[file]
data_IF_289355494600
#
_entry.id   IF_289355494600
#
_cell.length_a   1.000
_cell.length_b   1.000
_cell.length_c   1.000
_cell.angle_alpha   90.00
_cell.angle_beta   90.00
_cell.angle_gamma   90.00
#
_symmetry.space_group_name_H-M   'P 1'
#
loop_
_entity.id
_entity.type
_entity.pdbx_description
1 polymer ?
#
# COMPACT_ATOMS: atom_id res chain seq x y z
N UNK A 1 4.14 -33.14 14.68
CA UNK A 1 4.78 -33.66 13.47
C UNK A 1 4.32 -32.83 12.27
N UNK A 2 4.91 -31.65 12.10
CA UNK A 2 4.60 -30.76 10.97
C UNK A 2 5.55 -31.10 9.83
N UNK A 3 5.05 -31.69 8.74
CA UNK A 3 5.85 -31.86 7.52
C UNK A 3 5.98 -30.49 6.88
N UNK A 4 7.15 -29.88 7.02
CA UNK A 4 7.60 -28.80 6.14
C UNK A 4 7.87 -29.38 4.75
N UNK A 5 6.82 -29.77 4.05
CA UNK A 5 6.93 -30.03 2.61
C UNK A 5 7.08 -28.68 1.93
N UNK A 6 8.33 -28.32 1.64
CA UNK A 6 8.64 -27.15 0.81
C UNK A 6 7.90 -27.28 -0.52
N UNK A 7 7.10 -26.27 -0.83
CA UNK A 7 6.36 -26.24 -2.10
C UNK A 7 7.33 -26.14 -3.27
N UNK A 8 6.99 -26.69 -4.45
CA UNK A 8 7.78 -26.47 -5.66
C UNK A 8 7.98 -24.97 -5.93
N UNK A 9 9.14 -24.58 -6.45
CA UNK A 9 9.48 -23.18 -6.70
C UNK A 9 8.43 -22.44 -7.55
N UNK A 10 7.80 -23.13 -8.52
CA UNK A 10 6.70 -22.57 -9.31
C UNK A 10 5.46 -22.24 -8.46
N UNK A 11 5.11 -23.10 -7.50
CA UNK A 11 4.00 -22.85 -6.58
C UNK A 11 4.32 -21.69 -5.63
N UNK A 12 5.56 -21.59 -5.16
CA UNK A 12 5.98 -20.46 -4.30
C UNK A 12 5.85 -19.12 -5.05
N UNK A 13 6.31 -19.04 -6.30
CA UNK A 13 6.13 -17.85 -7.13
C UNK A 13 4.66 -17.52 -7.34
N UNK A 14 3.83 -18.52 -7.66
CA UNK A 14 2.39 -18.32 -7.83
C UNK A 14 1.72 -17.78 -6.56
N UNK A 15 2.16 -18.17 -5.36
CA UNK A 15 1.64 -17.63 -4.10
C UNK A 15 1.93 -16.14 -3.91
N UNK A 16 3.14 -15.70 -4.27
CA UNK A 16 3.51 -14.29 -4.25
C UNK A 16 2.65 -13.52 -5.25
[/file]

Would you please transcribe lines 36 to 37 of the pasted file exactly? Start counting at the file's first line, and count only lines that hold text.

N UNK A 6 8.33 -28.32 1.64
CA UNK A 6 8.64 -27.15 0.81